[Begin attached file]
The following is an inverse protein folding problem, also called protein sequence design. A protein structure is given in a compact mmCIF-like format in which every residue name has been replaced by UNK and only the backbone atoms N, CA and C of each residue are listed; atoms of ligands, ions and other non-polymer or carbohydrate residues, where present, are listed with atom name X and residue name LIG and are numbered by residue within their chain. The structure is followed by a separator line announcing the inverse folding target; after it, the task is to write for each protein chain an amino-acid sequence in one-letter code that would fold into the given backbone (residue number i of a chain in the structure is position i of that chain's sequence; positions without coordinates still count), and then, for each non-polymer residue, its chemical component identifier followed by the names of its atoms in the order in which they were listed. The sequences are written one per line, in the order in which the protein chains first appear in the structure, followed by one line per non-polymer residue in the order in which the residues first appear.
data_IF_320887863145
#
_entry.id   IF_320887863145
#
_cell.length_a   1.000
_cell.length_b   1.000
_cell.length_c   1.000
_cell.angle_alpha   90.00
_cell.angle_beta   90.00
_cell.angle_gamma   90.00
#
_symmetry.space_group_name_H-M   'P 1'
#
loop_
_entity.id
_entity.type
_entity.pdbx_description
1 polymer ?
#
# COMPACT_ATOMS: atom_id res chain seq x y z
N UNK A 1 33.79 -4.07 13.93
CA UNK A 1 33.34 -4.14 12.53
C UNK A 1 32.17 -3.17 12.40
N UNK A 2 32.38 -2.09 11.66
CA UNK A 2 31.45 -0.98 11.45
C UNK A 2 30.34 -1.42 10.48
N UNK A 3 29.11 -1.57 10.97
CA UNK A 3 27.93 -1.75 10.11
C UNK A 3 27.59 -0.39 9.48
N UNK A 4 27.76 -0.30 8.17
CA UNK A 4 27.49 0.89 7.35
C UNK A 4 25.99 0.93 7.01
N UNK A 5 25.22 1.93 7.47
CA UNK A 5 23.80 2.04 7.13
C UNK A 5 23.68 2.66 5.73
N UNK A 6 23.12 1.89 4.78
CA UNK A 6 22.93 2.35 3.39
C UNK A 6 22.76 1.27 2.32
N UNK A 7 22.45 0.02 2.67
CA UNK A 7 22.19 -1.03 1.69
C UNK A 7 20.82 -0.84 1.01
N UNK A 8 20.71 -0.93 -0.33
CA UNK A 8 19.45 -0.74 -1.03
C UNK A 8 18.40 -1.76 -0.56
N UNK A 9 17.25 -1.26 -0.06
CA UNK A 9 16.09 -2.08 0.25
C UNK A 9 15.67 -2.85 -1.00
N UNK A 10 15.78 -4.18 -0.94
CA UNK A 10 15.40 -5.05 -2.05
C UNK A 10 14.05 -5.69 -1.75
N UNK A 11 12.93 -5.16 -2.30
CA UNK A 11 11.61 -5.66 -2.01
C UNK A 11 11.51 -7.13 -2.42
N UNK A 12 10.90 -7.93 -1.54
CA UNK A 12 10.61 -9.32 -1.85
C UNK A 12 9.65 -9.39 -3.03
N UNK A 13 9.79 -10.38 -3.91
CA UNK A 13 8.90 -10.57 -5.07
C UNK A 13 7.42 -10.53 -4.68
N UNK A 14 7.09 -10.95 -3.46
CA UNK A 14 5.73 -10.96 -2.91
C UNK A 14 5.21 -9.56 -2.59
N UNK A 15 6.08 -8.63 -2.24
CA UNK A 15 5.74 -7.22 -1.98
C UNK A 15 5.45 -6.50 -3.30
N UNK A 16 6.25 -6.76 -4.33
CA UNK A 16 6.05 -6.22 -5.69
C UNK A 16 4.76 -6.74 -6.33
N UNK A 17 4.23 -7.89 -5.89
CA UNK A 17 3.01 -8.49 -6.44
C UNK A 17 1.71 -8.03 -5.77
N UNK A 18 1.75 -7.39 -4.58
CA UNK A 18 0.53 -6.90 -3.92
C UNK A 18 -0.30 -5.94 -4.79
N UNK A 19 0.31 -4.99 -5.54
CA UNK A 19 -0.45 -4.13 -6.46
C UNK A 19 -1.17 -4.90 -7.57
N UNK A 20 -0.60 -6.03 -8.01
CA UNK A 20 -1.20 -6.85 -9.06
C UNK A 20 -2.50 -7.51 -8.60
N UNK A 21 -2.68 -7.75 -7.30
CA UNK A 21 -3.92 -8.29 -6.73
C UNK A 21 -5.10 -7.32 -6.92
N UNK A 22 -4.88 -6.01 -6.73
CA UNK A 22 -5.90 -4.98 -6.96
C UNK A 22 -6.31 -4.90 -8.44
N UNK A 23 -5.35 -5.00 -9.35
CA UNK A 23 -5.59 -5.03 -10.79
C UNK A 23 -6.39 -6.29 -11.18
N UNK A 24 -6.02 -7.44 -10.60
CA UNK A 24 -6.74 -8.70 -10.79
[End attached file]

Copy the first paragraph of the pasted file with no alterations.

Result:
The following is an inverse protein folding problem, also called protein sequence design. A protein structure is given in a compact mmCIF-like format in which every residue name has been replaced by UNK and only the backbone atoms N, CA and C of each residue are listed; atoms of ligands, ions and other non-polymer or carbohydrate residues, where present, are listed with atom name X and residue name LIG and are numbered by residue within their chain. The structure is followed by a separator line announcing the inverse folding target; after it, the task is to write for each protein chain an amino-acid sequence in one-letter code that would fold into the given backbone (residue number i of a chain in the structure is position i of that chain's sequence; positions without coordinates still count), and then, for each non-polymer residue, its chemical component identifier followed by the names of its atoms in the order in which they were listed. The sequences are written one per line, in the order in which the protein chains first appear in the structure, followed by one line per non-polymer residue in the order in which the residues first appear.